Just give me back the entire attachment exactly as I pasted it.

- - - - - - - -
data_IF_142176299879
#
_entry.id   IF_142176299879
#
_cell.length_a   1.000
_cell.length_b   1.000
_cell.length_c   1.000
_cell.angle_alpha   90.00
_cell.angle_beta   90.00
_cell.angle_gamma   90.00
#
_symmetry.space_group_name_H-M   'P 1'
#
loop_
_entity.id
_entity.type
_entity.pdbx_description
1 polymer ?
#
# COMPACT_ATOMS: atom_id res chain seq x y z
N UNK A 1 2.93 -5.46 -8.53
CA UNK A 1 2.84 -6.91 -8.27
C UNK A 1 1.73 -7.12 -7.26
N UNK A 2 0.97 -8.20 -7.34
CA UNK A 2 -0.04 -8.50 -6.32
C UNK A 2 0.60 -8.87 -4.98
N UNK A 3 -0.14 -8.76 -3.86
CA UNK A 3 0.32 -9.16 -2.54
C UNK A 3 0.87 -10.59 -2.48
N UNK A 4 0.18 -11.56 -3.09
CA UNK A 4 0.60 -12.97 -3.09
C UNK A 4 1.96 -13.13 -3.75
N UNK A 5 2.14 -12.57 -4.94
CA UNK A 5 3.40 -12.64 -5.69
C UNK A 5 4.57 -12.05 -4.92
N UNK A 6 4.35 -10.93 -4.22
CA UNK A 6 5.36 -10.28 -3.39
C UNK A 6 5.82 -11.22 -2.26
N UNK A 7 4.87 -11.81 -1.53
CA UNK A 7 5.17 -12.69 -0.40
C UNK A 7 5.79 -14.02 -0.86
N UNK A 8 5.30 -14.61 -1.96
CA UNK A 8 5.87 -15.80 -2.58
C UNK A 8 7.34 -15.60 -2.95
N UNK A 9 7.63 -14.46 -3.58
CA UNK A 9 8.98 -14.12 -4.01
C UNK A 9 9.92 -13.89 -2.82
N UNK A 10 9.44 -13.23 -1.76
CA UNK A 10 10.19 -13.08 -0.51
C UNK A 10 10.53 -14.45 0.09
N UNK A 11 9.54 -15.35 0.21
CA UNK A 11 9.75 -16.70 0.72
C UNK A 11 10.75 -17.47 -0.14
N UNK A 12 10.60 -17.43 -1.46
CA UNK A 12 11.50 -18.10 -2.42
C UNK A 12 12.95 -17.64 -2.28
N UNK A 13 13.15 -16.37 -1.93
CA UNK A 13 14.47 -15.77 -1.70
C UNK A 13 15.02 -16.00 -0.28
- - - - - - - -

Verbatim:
data_IF_142176299879
#
_entry.id   IF_142176299879
#
_cell.length_a   1.000
_cell.length_b   1.000
_cell.length_c   1.000
_cell.angle_alpha   90.00
_cell.angle_beta   90.00
_cell.angle_gamma   90.00
#
_symmetry.space_group_name_H-M   'P 1'
#
loop_
_entity.id
_entity.type
_entity.pdbx_description
1 polymer ?
#
# COMPACT_ATOMS: atom_id res chain seq x y z
N UNK A 1 2.93 -5.46 -8.53
CA UNK A 1 2.84 -6.91 -8.27
C UNK A 1 1.73 -7.12 -7.26
N UNK A 2 0.97 -8.20 -7.34
CA UNK A 2 -0.04 -8.50 -6.32
C UNK A 2 0.60 -8.87 -4.98
N UNK A 3 -0.14 -8.76 -3.86
CA UNK A 3 0.32 -9.16 -2.54
C UNK A 3 0.87 -10.59 -2.48
N UNK A 4 0.18 -11.56 -3.09
CA UNK A 4 0.60 -12.97 -3.09
C UNK A 4 1.96 -13.13 -3.75
N UNK A 5 2.14 -12.57 -4.94
CA UNK A 5 3.40 -12.64 -5.69
C UNK A 5 4.57 -12.05 -4.92
N UNK A 6 4.35 -10.93 -4.22
CA UNK A 6 5.36 -10.28 -3.39
C UNK A 6 5.82 -11.22 -2.26
N UNK A 7 4.87 -11.81 -1.53
CA UNK A 7 5.17 -12.69 -0.40
C UNK A 7 5.79 -14.02 -0.86
N UNK A 8 5.30 -14.61 -1.96
CA UNK A 8 5.87 -15.80 -2.58
C UNK A 8 7.34 -15.60 -2.95
N UNK A 9 7.63 -14.46 -3.58
CA UNK A 9 8.98 -14.12 -4.01
C UNK A 9 9.92 -13.89 -2.82
N UNK A 10 9.44 -13.23 -1.76
CA UNK A 10 10.19 -13.08 -0.51
C UNK A 10 10.53 -14.45 0.09
N UNK A 11 9.54 -15.35 0.21
CA UNK A 11 9.75 -16.70 0.72
C UNK A 11 10.75 -17.47 -0.14
N UNK A 12 10.60 -17.43 -1.46
CA UNK A 12 11.50 -18.10 -2.42
C UNK A 12 12.95 -17.64 -2.28
N UNK A 13 13.15 -16.37 -1.93
CA UNK A 13 14.47 -15.77 -1.70
C UNK A 13 15.02 -16.00 -0.28